After review, the editors make a decision on the acceptance of the manuscript based on the results of the review by one of the following: Accept, Accept with Revision, Revise and Resubmit, or Rejection.
The authors of the article hereby agree that the Korean Society for Journalism and Communication Studies (KSJCS) holds the copyright on all submitted materials and the right to publish, transmit, sell, and distribute them in the journal or other media. The contributors should submit the Copyright Transfer Agreement for publication of the manuscript.
Personal information such as names and e-mail addresses reported to ACR will be used exclusively for the stated purposes of ACR and will not be made available for any other purpose or to any other party.
Authorship credit should be based on a) substantial contributions to conception and design, acquisition of data, or analysis and interpretation of data; b) drafting the article or revising it critically for important intellectual content; c) final approval of the version to be published, and d) agreeing to be accountable for all aspects of the work in ensuring that the questions related to the accuracy or integrity of any part of the work are appropriately investigated and resolved. Authorship should meet these four conditions.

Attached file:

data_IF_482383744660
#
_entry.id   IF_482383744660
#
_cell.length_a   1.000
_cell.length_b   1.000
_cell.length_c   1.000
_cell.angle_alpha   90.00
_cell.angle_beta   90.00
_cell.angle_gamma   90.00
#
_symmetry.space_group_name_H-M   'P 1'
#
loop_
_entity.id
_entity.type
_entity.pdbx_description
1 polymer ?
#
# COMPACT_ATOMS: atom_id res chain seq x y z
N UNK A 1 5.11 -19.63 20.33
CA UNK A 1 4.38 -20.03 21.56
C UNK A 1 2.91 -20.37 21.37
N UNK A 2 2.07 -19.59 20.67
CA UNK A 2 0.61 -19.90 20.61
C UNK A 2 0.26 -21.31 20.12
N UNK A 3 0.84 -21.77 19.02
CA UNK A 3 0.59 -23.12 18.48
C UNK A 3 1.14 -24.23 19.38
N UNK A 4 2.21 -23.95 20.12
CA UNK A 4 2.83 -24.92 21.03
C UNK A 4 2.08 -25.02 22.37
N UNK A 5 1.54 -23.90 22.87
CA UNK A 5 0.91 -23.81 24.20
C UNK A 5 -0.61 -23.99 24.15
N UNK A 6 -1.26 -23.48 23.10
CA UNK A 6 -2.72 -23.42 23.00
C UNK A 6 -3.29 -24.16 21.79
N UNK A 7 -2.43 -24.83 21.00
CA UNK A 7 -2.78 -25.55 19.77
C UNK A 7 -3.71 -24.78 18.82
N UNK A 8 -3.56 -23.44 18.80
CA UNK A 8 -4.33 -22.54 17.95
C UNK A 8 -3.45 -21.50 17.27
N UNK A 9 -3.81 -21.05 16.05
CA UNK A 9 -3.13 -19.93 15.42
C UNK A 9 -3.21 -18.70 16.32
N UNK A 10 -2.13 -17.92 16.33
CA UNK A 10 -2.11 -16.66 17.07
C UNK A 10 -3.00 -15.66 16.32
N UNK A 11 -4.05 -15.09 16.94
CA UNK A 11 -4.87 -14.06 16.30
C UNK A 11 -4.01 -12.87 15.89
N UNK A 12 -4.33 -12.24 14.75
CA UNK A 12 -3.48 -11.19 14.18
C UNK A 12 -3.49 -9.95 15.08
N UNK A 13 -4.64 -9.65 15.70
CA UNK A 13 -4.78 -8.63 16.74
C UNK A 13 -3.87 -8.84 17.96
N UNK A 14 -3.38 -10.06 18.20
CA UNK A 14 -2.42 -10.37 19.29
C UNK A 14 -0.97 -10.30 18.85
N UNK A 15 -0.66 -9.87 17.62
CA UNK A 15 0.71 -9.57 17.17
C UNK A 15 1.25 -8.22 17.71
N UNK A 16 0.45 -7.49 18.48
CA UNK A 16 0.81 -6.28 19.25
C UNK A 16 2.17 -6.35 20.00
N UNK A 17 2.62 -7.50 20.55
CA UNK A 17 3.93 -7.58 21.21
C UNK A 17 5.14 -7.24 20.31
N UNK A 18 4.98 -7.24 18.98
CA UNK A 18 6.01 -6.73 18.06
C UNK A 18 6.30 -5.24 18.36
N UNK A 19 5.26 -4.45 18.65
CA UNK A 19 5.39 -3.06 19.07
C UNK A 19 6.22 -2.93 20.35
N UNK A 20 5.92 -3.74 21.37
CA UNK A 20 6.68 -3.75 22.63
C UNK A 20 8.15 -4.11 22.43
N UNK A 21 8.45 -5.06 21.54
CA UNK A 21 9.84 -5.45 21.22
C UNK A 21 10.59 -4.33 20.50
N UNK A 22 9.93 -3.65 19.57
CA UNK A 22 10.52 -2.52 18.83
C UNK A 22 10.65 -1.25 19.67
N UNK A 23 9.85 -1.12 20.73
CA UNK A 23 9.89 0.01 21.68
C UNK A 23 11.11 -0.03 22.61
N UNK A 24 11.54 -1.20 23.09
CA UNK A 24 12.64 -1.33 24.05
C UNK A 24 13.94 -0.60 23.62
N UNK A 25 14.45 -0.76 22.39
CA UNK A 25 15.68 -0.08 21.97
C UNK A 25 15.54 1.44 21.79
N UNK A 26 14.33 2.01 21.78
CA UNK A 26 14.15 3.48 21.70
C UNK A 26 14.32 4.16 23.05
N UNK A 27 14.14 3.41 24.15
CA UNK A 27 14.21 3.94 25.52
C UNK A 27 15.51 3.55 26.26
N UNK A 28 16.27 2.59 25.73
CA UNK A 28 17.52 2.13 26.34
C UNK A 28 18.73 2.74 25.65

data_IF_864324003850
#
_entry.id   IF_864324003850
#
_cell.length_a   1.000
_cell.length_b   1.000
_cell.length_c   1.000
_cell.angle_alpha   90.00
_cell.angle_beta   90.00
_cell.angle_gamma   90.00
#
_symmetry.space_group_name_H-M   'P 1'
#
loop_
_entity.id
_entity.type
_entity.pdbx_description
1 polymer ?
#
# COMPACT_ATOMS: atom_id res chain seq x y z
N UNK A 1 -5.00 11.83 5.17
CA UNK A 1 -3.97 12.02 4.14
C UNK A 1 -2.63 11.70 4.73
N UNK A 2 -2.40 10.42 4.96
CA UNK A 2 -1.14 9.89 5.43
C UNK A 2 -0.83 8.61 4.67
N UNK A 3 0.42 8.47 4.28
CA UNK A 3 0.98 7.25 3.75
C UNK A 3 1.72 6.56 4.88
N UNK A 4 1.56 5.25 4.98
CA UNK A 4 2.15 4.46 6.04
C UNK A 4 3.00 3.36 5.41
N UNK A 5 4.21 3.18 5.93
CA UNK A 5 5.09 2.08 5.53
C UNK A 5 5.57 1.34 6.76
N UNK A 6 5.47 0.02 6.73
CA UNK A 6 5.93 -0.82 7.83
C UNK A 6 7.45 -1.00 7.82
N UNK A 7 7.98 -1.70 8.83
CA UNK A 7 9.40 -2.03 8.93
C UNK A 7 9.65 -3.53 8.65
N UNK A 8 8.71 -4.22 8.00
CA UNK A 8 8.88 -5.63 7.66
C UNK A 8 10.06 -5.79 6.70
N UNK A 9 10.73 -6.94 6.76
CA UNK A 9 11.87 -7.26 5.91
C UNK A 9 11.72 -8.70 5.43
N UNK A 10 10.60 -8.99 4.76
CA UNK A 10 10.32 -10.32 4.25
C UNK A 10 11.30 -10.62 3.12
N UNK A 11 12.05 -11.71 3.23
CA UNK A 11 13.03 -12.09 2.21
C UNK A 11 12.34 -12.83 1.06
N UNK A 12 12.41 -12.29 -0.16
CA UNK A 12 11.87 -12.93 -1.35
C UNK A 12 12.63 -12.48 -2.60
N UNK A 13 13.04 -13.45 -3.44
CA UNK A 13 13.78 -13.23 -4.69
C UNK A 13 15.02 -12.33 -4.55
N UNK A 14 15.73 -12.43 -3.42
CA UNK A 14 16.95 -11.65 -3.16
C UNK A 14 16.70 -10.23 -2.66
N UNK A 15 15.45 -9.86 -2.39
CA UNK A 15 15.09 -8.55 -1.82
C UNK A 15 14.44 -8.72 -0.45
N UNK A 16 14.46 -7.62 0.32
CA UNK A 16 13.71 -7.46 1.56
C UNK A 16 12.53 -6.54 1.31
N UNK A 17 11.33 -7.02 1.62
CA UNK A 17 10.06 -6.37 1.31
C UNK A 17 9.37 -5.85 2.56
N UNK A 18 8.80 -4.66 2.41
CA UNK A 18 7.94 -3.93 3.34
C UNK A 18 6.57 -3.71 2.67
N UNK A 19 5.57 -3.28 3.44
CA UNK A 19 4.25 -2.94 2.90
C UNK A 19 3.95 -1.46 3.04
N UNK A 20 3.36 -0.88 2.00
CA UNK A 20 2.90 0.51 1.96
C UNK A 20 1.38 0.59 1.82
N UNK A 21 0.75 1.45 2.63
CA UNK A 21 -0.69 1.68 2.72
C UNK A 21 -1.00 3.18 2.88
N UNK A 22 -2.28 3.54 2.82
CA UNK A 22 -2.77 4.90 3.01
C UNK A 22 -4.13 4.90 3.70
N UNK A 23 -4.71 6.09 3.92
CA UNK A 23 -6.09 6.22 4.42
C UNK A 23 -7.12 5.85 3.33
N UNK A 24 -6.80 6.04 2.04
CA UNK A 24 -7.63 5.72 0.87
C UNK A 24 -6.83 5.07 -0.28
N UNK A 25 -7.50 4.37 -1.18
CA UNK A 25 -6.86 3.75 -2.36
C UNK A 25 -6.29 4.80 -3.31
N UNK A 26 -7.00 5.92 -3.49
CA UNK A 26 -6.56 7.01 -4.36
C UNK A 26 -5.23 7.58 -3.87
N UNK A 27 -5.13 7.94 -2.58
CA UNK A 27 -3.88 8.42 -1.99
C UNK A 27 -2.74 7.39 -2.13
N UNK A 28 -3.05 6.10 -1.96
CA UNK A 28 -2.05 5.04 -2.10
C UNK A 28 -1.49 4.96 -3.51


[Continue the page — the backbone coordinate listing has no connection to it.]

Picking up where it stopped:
Authors, reviewers, and readers may register complaints and appeals in a variety of cases as follows: falsification, fabrication, plagiarism, duplicate publication, authorship dispute, conflict of interest, copyright, stolen data, defamation, and legal problem. If any individuals or institutions want to inform the cases, they can send a letter via the contact page on our website. For the complaints or appeals, concrete data with answers to all factual questions (who, when, where, what, how, why) should be provided. The editor-in-chief and editors are responsible for handling any complaints or appeals. The consequence of remedy depends on the type or degree of misconduct. The consequence of resolution will follow the guidelines of the COPE.